For a "consolidated plan for energy research and development," it is necessary to scientifically examine the overall demand for and supply of fossil resources, nuclear power, and renewable energy, and to indicate the priority of focused measures, the scale of the budget to be allocated to some project and the reasons for setting such a priority and budget, so as to ultimately realize the national goals affecting people's lives from a mid- and long-term standpoint. This release is absolutely essential to gaining a common understanding from all the researchers and project managers as well as the populace in the role of energy users. The related offices and ministries have already made some efforts to develop and promote energy policies under the initiative of Council for Science and Technology Policy, but these efforts have not been satisfactory from the above standpoint.
Since energy is positioned as a prerequisite for all social activities, it is more important for scientists and engineers to maintain more interaction with society and positively participate in national planning in a neutral position. Consequently, it is necessary for scientists (including not only natural scientists but also social and humanities scientists) to take the initiative in promoting issue search (research into and discovery of social wishes), so as to recognize potential future social needs in advance and to link these needs to the development of science and technology while proposing R&D challenges to society.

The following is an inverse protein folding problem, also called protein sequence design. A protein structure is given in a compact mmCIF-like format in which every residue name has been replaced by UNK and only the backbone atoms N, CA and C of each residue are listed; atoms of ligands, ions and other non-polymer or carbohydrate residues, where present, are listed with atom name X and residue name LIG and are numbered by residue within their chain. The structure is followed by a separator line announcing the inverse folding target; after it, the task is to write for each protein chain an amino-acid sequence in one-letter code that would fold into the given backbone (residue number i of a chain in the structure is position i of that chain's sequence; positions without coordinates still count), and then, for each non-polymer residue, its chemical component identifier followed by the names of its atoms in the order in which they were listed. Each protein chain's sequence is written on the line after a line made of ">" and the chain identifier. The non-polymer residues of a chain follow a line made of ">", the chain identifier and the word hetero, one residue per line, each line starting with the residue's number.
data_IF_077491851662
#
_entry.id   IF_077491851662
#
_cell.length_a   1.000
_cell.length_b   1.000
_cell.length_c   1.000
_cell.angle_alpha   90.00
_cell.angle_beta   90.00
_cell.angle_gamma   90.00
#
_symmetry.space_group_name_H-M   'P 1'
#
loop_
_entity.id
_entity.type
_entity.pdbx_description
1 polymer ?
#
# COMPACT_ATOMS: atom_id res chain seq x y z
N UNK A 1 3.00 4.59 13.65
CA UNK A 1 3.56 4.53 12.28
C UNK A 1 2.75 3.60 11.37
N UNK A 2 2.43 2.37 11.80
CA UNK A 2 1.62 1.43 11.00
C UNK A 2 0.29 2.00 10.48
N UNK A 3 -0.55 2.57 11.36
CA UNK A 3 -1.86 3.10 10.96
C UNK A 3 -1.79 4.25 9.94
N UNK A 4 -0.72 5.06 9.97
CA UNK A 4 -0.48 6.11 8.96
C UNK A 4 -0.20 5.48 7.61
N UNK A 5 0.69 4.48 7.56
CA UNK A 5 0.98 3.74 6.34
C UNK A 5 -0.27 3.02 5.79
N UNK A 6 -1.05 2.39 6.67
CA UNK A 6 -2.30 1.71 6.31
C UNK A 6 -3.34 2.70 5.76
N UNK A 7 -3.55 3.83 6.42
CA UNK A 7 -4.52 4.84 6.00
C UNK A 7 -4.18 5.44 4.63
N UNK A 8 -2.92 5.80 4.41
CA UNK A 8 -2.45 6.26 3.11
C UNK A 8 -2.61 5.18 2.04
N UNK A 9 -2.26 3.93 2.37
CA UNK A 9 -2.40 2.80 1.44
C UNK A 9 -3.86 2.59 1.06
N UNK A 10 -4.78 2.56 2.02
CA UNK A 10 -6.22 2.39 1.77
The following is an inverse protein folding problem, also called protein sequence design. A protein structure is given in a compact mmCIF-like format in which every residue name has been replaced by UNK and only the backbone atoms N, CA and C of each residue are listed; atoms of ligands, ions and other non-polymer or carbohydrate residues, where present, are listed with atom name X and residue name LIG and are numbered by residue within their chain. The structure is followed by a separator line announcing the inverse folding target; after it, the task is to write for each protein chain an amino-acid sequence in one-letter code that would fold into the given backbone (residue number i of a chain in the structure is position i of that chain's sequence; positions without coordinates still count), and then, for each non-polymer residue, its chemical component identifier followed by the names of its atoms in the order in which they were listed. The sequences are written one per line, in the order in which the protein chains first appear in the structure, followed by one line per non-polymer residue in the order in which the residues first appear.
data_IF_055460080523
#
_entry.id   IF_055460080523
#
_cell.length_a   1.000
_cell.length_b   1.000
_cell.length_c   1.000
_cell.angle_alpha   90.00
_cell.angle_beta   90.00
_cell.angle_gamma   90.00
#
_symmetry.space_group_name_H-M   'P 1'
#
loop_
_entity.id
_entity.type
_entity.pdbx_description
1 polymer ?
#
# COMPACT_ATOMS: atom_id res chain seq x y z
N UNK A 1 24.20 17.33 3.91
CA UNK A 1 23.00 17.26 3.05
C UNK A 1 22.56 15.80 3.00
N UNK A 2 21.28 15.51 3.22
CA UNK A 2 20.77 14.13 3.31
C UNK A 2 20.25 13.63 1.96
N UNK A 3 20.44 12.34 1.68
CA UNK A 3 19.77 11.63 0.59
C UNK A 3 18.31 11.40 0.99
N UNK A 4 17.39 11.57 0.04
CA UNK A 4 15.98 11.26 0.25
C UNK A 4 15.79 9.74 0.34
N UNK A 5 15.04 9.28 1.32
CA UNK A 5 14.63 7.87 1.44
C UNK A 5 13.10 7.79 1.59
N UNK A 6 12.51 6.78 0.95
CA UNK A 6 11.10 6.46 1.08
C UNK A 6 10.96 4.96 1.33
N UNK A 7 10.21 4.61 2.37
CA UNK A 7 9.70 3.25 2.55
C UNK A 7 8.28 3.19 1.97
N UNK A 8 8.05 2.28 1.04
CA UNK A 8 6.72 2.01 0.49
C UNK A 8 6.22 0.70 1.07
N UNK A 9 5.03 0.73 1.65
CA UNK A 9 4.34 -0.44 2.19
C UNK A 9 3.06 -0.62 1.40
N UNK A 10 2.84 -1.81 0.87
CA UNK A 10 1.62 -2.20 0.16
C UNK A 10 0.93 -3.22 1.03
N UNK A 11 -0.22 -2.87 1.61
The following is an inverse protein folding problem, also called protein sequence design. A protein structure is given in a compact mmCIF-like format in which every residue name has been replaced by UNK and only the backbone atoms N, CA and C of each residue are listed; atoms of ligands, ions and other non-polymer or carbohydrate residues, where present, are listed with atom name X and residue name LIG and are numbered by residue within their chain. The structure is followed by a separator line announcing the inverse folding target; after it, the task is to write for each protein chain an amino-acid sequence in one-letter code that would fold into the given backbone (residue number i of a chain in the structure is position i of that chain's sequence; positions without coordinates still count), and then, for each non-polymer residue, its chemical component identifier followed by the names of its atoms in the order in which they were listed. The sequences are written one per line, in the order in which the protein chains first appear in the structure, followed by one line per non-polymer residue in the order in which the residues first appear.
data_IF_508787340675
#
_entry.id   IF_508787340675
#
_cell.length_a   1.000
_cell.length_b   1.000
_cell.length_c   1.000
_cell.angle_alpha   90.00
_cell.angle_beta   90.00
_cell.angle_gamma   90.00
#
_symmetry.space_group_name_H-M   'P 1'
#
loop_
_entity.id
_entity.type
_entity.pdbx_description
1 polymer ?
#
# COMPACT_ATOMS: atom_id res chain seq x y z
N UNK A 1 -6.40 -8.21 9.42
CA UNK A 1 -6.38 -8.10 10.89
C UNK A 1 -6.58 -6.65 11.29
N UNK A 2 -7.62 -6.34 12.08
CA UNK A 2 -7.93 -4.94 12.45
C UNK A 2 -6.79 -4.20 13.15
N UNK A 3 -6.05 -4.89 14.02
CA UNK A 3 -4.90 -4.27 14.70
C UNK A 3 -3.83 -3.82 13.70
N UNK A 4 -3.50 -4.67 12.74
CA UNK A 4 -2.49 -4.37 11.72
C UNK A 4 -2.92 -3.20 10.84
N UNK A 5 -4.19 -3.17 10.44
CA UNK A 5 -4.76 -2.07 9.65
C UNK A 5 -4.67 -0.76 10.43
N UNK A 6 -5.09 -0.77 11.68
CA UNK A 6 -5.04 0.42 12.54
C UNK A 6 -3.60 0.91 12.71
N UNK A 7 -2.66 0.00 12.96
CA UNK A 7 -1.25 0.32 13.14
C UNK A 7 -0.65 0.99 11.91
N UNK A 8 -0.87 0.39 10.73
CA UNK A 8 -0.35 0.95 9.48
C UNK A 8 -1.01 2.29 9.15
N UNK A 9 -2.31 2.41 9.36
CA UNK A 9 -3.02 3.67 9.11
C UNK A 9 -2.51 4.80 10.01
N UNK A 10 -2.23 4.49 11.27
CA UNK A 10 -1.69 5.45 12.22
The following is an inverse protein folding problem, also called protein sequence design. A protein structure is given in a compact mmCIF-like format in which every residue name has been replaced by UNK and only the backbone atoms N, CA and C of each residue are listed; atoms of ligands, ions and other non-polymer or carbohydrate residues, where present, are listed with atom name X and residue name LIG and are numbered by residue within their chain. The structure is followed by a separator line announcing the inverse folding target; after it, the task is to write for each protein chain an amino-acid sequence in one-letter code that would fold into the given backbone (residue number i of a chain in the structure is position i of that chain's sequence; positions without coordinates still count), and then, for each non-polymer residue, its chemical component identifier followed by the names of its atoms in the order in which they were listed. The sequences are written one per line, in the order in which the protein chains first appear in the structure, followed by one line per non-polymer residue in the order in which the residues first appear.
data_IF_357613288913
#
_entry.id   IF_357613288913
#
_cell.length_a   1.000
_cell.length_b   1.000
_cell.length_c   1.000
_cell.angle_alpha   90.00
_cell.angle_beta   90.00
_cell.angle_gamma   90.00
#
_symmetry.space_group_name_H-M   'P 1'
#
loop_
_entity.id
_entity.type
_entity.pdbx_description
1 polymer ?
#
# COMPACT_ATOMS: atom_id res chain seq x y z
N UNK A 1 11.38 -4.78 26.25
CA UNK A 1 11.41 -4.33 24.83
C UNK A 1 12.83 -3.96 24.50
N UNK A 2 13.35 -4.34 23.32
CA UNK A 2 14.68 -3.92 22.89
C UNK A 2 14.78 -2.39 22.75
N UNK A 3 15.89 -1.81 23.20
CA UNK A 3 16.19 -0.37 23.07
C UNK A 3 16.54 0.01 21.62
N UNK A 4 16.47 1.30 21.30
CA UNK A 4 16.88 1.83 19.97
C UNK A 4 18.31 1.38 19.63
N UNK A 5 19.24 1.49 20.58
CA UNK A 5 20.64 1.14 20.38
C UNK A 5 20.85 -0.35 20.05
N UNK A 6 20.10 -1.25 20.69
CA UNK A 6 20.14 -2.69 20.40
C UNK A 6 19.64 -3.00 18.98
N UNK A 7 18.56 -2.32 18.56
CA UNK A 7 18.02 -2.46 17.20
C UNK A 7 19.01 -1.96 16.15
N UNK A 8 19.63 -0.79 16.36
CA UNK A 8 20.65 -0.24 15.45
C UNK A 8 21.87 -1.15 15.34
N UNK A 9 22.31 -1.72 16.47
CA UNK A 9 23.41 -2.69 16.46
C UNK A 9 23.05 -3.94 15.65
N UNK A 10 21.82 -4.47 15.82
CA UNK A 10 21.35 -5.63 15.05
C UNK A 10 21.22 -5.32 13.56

Furthermore, in order to collect opinions from all levels of the populace, for instance, we should assume the use of a forum such as an "innovation council" which is being considered by the government. In such a forum, it is important to guarantee the transparency of discussions in open environments. Hence, we propose that a secretariat of the council should employ experts in science and technology for a given period to actively receive and scientifically understand proposals and views from academia and industry. In addition, to proceed with policy planning in a scientific manner across all offices and ministries while collecting various opinions, we propose that experts with cross-cutting perspectives should be recruited to decision-making positions in an administrative organization and measures for the development of such human resources be defined.